To get a sense of just how bad the Democrats’ period of exile was, consider the five elections between 1972 and 1988. With the exception of Jimmy Carter’s Watergate-aided win in 1976, the Republicans not only won all of these contests but won them handily. Here is the Electoral College vote in each of the contests. Overall, Republicans won 2200 electoral votes to the Democrats’ 487—82% of the total. Note how in 3 of these elections (’72, ’80, and ’84) Republicans won more electoral votes in a single contest than the Democrats won in total over all 5!!! While the Democrats managed to maintain majorities in the House and Senate (with the exception of ’81-’87) the party’s national standing was in tatters. It had no dominant spokesperson and no compelling narrative to explain how it would fix the country’s ills beyond simply rehashing liberal dogma. The question then confronting the Democrats, like the dilemma of the Republicans now, was what to do.
When the DLC was founded in 1985 the Democrats were perhaps at their lowest point nationally. In order to regain the party’s footing, the organization called for an end to the traditional “liberal” approach to policy. Rather, building on a cadre of centrist governors and members of Congress—Bill Clinton, Sam Nunn, Joe Lieberman, John Breaux, and Dave McCurdy among others—it proposed solutions that were more market based, pragmatic, and fiscally responsible. With Clinton’s election in 1992 the movement reached its ascendancy and policies such as NAFTA, welfare reform, a balanced budget, and the earned income tax credit helped reposition the Democrats as a party once again competent and identified with economic growth and prosperity.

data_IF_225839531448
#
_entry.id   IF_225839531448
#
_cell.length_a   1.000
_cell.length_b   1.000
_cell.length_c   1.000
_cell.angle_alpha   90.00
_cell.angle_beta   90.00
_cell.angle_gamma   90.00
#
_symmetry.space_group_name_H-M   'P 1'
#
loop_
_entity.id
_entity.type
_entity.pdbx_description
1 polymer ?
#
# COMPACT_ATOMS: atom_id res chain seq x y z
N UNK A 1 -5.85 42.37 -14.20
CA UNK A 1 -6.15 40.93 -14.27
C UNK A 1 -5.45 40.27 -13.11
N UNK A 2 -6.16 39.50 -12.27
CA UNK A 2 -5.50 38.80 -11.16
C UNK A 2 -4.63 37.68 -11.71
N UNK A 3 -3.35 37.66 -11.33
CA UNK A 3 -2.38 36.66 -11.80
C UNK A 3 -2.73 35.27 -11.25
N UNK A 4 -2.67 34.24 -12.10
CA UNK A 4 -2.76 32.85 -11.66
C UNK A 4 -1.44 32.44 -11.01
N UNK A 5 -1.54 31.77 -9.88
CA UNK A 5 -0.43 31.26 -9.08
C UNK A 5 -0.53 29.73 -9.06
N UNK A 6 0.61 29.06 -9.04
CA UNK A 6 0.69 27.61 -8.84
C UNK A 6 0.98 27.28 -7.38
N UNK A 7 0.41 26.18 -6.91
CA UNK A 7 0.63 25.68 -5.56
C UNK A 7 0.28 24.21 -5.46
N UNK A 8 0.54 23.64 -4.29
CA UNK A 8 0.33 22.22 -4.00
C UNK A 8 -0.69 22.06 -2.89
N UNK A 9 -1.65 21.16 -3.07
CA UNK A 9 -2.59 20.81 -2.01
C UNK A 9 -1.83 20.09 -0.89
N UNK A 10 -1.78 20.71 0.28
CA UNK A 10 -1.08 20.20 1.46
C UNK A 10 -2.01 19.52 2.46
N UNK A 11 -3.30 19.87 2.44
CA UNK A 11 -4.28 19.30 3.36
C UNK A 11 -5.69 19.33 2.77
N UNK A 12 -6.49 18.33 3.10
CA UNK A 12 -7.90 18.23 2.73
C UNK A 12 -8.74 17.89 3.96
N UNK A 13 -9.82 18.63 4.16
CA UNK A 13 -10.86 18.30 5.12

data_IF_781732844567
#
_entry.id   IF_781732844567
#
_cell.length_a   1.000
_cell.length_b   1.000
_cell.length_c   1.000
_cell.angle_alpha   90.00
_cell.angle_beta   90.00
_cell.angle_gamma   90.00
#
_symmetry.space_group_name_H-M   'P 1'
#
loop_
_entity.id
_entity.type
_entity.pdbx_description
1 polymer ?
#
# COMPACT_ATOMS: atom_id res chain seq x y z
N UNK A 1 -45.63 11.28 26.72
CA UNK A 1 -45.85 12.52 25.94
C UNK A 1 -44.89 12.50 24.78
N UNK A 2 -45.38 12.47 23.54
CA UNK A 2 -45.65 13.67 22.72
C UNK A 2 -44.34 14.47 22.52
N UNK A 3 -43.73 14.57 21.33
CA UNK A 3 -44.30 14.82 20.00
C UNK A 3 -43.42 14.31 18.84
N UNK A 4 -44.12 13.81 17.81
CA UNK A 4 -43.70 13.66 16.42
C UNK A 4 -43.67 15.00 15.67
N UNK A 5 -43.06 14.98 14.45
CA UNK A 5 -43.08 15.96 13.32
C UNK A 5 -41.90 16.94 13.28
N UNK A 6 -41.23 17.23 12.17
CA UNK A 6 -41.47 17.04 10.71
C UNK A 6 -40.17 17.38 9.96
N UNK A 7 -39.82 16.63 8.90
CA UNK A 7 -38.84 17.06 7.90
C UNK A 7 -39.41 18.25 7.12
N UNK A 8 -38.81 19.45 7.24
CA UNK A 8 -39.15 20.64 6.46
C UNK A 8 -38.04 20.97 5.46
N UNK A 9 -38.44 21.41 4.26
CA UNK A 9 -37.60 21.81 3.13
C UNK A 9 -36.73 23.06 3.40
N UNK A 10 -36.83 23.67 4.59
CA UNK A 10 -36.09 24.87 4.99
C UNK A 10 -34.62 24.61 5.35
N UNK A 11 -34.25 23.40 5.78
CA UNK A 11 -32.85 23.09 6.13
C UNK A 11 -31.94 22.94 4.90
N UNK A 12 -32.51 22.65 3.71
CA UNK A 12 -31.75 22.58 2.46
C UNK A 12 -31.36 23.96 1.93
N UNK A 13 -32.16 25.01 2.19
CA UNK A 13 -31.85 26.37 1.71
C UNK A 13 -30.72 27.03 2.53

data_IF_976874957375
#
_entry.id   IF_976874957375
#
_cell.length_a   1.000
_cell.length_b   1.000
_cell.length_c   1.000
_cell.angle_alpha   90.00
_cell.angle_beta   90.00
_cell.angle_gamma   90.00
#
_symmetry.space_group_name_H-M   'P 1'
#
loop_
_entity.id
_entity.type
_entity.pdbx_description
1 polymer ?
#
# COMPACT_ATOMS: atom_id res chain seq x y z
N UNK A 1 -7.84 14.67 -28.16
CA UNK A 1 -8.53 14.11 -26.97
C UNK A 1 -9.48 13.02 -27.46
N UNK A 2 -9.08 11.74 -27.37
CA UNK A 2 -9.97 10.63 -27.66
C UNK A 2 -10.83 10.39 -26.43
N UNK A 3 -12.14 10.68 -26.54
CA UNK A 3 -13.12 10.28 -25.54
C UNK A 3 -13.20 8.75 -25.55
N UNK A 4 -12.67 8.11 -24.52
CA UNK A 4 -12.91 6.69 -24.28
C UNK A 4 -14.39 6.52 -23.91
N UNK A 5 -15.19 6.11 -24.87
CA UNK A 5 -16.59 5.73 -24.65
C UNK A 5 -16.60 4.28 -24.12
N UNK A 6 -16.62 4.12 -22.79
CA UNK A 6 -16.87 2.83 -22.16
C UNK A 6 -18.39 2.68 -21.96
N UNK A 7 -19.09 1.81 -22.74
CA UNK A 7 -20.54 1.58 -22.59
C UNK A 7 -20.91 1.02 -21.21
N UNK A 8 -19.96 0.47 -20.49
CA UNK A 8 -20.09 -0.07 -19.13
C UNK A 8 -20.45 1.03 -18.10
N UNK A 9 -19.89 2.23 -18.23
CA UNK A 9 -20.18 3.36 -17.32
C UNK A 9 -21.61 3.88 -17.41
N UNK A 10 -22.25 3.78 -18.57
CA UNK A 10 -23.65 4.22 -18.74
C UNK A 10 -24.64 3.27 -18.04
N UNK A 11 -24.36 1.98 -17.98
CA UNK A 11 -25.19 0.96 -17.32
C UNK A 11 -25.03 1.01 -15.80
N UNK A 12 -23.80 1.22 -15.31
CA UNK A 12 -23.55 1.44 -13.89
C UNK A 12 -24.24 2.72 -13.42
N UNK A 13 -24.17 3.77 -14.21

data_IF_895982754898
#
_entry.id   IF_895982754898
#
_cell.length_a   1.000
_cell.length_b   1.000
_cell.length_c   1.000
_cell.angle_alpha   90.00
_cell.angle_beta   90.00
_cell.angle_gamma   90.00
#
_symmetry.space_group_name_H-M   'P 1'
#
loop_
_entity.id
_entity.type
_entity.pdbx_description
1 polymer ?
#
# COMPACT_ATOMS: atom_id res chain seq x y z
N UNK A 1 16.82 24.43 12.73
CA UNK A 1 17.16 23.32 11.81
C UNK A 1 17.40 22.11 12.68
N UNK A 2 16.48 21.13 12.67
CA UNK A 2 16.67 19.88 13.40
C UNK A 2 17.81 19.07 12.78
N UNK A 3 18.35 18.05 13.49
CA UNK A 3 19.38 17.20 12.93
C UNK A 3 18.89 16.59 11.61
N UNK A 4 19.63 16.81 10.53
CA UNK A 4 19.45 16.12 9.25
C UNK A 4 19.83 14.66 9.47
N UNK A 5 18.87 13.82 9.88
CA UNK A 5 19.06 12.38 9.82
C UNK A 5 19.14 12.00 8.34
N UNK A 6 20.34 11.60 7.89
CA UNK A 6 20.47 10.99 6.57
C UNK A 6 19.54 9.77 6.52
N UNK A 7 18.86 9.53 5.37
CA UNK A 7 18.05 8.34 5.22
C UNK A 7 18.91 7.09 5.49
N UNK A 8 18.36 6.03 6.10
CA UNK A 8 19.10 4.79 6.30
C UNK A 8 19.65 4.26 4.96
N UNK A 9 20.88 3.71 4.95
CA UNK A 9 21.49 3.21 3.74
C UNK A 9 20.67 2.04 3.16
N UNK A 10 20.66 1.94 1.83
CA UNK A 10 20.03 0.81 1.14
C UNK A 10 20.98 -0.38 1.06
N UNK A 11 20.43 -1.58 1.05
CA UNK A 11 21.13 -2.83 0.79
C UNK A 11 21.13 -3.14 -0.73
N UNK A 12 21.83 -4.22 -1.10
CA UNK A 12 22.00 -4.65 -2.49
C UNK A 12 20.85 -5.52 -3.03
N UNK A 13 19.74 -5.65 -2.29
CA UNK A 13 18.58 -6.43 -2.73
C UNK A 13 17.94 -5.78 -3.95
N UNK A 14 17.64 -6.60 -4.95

While Bill Clinton brought the Democrats victories at the ballot box in 1992 and 1996, his centrism brought criticism from his left. Many members of Congress, still ensconced in the old liberalism (now rebranded “progressivism”) were critical of his stands on trade, welfare reform, and health care. While these intra-party squabbles were not totally responsible for the Republicans’ capture of Congress in 1994, one can argue that Clinton was more successful in dealing with the likes of Newt Gingrich and Bob Dole than he was in corralling the Democratic base. Whichever side one took in this fight for the heart of the Democratic Party, one can’t deny the fact that the debate revitalized the party and made it think hard about policy. Despite George Bush’s capture of the White House, the elections of 2000 and 2004 were fought much more closely than those of the 1970’s and ‘80’s. The Republican’s Electoral Vote margin over those two contests was a mere 40 EVs and Bush never captured 51% of the popular vote. Democrats regained their congressional losses of the mid 90’s and laid the groundwork for what we saw transpire last year.